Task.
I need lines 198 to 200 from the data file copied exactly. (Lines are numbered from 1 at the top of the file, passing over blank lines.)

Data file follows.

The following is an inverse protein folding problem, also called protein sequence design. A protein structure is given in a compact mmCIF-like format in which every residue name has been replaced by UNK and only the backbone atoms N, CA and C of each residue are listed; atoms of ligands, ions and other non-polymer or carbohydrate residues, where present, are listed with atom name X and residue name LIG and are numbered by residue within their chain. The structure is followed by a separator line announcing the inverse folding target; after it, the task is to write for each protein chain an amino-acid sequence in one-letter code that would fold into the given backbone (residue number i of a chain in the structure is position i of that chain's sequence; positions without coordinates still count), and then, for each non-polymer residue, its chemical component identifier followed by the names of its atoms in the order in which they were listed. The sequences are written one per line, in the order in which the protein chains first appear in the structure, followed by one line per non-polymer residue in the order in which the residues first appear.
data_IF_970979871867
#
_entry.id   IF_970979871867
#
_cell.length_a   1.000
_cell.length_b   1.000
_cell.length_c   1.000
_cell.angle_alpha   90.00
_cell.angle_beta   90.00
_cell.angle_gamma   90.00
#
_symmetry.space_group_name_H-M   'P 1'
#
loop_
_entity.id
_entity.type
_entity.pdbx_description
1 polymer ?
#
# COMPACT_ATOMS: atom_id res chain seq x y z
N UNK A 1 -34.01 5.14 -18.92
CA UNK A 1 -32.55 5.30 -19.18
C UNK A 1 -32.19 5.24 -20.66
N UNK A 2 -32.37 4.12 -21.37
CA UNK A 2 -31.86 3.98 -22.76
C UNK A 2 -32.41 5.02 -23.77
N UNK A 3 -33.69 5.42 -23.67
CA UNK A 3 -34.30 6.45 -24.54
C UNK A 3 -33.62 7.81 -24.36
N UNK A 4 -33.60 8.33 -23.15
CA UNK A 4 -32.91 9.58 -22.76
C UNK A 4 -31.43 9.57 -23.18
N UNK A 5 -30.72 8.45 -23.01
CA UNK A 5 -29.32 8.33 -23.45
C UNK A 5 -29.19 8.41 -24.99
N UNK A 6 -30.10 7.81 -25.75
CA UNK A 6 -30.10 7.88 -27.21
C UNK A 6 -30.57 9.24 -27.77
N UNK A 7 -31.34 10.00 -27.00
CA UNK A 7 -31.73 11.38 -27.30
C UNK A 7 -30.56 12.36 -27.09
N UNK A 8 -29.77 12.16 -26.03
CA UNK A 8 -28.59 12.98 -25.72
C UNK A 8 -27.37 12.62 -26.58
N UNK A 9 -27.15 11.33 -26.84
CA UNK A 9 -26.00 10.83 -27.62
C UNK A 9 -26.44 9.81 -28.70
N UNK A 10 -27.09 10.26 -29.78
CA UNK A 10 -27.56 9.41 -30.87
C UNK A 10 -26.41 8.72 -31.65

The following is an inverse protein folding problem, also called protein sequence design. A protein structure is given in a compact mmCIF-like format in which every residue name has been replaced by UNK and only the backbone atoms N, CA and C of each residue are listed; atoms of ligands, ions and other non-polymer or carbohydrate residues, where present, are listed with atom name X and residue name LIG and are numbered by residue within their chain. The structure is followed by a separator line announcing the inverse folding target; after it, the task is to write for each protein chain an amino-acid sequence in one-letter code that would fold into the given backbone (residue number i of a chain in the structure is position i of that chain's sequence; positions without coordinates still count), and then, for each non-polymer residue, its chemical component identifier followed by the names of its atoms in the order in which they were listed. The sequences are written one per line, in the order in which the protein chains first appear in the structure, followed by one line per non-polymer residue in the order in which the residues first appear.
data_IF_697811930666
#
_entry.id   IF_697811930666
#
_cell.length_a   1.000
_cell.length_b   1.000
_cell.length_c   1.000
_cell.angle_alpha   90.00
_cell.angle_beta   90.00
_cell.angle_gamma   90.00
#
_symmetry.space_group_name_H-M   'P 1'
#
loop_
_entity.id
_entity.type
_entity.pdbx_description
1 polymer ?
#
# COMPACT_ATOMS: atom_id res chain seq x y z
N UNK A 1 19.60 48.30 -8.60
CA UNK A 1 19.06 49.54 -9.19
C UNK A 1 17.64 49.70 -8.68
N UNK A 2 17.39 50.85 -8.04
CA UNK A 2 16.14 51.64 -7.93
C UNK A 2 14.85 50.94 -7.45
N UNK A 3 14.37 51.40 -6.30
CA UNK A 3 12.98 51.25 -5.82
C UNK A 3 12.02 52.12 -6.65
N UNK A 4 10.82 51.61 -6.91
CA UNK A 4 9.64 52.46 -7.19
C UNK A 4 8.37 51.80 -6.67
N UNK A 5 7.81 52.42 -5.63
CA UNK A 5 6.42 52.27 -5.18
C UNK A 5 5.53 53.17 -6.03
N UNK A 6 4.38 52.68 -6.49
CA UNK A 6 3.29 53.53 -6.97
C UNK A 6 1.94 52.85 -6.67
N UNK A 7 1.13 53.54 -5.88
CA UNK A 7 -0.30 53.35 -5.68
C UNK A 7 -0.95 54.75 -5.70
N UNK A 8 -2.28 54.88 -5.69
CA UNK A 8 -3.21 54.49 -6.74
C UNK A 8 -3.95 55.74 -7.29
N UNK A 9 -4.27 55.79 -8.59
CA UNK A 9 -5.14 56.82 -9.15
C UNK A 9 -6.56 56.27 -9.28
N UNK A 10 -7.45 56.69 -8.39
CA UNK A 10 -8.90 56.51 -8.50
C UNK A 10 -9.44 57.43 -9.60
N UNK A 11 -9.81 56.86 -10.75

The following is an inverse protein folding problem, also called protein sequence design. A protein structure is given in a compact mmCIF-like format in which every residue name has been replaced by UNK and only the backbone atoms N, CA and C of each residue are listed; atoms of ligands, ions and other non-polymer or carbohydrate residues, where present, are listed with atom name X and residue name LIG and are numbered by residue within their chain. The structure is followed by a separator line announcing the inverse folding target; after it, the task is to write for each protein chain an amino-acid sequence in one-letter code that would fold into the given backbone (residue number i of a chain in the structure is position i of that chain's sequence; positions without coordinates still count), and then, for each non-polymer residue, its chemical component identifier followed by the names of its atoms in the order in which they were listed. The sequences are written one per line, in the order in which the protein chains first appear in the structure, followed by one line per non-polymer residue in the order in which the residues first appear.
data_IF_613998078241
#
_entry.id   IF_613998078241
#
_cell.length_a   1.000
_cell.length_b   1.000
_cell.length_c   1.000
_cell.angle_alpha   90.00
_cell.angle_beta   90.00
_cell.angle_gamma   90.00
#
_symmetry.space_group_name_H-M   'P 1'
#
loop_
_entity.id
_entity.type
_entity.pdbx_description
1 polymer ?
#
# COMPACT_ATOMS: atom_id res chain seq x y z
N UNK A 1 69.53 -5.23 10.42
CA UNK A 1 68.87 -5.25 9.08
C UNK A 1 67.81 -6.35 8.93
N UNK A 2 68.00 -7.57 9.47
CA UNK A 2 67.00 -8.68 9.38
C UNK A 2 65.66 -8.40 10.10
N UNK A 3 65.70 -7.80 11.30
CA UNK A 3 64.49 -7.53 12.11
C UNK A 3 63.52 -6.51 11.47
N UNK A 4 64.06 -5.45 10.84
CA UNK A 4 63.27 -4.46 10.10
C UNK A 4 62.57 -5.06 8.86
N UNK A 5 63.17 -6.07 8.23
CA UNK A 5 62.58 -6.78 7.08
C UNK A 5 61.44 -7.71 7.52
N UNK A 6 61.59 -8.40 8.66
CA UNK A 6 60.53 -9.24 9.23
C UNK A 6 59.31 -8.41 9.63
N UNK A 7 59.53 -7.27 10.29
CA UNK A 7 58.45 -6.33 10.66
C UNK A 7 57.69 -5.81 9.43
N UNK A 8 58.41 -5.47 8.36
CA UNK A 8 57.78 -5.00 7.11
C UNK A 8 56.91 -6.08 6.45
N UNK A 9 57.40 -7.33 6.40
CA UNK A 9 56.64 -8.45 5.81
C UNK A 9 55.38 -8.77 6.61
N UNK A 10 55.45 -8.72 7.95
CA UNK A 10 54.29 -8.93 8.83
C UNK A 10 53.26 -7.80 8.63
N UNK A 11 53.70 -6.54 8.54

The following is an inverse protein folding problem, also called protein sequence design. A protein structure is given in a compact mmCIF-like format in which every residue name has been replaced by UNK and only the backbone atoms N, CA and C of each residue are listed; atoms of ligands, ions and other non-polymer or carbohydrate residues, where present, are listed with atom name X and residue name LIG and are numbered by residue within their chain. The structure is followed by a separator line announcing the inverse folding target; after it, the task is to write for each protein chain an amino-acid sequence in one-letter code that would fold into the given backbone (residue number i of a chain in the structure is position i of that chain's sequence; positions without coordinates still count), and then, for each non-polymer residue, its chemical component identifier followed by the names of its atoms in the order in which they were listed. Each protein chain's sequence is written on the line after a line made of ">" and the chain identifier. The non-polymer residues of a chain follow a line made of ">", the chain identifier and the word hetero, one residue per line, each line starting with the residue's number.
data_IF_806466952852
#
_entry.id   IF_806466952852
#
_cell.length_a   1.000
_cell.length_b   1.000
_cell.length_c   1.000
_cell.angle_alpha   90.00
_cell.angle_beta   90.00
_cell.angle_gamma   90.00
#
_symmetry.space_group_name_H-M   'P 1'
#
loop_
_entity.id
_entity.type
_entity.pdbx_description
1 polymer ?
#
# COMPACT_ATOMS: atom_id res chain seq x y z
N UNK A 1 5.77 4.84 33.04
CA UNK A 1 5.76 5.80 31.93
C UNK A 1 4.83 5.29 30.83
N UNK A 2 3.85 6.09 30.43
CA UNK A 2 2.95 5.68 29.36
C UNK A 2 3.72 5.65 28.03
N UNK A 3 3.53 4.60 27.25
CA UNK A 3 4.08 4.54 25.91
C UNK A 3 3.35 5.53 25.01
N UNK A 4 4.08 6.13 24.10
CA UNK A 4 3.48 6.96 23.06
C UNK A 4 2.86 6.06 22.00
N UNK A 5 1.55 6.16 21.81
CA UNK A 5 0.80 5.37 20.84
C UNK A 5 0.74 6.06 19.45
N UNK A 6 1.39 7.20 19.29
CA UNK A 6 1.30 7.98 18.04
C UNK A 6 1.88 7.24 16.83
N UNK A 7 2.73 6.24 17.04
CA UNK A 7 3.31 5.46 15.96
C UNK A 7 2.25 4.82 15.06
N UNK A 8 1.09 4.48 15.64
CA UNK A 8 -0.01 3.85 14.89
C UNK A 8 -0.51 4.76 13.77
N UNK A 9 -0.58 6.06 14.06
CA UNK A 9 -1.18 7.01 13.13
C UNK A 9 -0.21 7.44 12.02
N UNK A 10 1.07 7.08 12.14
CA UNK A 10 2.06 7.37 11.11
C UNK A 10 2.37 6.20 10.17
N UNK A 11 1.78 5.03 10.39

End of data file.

N UNK A 8 1.09 4.48 15.64
CA UNK A 8 -0.01 3.85 14.89
C UNK A 8 -0.51 4.76 13.77